3.                    A rough magnetic survey.  Horizontal and vertical angles to nearest 50, distances to within 1m.  Station position error less than 1m.

4.                    A survey lying between grades 3 and 5.

5.                    A magnetic survey.  Horizontal and vertical angles accurate to 1O.  Distances accurate to 20cm and station position error less than 20cm. Instruments must be calibrated.

6.                    A more accurate magnetic survey than grade 5.  Compass and clinometer readings up to the present best standard of accuracy of ½O. Distances and station positions to 5cm.

X.                    A survey based primarily on a theodolite.  All grade X surveys must quote an estimate of their accuracy and details of the methods and instruments used.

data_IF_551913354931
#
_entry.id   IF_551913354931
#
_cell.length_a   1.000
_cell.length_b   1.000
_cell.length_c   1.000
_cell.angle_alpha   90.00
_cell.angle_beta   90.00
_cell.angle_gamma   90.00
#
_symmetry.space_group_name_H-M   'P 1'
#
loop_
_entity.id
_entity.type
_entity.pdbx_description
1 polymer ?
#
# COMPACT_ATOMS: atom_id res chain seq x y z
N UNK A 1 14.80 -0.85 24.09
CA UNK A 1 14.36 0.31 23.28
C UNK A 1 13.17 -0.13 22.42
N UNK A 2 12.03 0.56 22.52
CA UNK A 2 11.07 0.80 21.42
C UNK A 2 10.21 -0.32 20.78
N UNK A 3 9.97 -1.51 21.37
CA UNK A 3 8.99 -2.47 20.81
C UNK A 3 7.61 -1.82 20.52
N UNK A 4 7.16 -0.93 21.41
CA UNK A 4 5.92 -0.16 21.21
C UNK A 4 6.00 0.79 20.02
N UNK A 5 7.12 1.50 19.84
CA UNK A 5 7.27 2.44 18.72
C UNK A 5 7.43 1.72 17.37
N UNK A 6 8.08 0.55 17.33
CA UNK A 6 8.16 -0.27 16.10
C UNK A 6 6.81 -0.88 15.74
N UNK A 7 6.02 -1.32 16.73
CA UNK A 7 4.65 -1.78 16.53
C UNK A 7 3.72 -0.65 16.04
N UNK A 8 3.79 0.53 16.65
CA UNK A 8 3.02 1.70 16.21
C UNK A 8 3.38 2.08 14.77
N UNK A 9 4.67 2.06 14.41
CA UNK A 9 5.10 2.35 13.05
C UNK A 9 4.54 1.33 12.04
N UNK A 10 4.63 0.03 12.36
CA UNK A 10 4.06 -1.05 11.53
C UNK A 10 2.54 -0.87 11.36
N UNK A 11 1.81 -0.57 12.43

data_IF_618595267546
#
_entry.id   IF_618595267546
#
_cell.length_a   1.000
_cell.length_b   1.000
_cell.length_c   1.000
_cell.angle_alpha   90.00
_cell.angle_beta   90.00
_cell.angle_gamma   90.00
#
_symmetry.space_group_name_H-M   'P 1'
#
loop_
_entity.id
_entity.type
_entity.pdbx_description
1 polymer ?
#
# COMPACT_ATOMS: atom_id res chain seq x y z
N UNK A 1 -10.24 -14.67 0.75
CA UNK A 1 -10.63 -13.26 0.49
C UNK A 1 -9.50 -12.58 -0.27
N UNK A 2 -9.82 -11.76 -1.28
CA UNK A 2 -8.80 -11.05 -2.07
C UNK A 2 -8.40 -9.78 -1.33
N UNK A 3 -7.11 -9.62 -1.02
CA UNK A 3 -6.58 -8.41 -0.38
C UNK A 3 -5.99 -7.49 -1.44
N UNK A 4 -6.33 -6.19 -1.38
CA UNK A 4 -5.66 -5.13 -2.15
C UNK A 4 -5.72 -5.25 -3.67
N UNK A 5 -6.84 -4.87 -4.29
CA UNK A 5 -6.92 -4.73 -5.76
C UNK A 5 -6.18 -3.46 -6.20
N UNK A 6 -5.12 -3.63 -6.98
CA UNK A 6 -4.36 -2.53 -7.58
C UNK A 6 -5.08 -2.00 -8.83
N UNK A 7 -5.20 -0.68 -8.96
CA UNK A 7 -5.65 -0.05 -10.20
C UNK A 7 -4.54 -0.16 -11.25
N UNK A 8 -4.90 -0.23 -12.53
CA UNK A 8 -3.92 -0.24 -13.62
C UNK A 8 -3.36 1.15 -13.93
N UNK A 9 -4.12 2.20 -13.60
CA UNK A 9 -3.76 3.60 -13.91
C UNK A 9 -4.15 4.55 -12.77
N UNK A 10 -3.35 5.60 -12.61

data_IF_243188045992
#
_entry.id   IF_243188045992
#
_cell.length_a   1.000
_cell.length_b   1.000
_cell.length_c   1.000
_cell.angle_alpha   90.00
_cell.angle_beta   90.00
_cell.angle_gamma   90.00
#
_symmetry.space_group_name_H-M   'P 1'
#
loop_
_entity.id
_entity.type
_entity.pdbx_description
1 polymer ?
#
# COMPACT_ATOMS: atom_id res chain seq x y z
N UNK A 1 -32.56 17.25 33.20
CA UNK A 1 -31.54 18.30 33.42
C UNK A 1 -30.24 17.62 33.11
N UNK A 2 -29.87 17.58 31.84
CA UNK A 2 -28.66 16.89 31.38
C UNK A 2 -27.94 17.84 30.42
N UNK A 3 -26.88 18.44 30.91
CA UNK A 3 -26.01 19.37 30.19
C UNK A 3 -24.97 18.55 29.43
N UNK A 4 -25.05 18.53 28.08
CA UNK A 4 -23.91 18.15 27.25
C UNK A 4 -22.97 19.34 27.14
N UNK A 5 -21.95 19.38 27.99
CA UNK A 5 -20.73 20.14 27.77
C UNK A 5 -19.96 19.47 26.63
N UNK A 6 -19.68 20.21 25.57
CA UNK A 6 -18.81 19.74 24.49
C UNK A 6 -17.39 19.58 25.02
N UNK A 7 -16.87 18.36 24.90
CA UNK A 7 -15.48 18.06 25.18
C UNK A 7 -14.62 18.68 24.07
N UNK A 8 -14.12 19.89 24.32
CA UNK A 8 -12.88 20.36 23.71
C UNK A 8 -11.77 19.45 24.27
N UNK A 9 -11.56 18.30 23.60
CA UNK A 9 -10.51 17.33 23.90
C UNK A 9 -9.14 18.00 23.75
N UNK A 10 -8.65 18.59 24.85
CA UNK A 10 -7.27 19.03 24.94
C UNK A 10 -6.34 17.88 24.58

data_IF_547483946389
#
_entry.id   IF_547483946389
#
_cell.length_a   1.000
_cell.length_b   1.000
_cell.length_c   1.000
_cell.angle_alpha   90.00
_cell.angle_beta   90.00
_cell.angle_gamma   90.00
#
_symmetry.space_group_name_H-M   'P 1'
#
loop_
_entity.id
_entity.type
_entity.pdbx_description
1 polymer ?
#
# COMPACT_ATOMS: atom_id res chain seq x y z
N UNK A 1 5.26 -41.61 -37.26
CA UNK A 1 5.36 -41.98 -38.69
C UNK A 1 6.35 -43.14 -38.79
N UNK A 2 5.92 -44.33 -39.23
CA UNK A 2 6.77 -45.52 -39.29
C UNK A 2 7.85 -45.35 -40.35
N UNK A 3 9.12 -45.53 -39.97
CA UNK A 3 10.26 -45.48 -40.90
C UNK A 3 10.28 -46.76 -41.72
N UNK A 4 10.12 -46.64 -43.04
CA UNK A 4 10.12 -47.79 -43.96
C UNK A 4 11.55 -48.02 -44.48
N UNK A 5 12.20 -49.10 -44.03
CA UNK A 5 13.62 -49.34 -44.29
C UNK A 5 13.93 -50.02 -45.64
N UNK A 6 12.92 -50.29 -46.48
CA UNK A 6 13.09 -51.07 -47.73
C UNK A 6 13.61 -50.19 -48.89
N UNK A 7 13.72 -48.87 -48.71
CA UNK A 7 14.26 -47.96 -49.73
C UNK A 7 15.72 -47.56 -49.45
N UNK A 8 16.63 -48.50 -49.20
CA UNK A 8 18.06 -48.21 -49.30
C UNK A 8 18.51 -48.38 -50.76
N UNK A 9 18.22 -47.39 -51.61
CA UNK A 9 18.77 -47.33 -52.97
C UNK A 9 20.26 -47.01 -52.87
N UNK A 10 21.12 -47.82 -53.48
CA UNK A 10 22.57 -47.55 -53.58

Why, oh why must we have our national 'specialists' bury their heads in the sand against all reasoned argument?  However, it does seem that the sand was a little loose around their ears as they have now introduced preferred grades and if one looks a little closely at them, one will see that the Mendip surveyor’s arguments have been filtering through.  In the late 1960's, after considerable thought, the Mendip surveyors came to the conclusion that there were only TWO basic groups of survey.  One was a LOW accuracy survey which for want of a better word they called a MAP and a high accuracy survey which they agreed should be actually called a SURVEY.  Even these definitions are unnecessary as the only message that need be put across is that any survey is better than none at all and when you've done it, white a short note on how you did it.  By the way, is your 1” O.S. survey (or map) a map (or survey)?  Is the 25” O.S. a surveyor map?  Pity the sub-committee couldn't see it!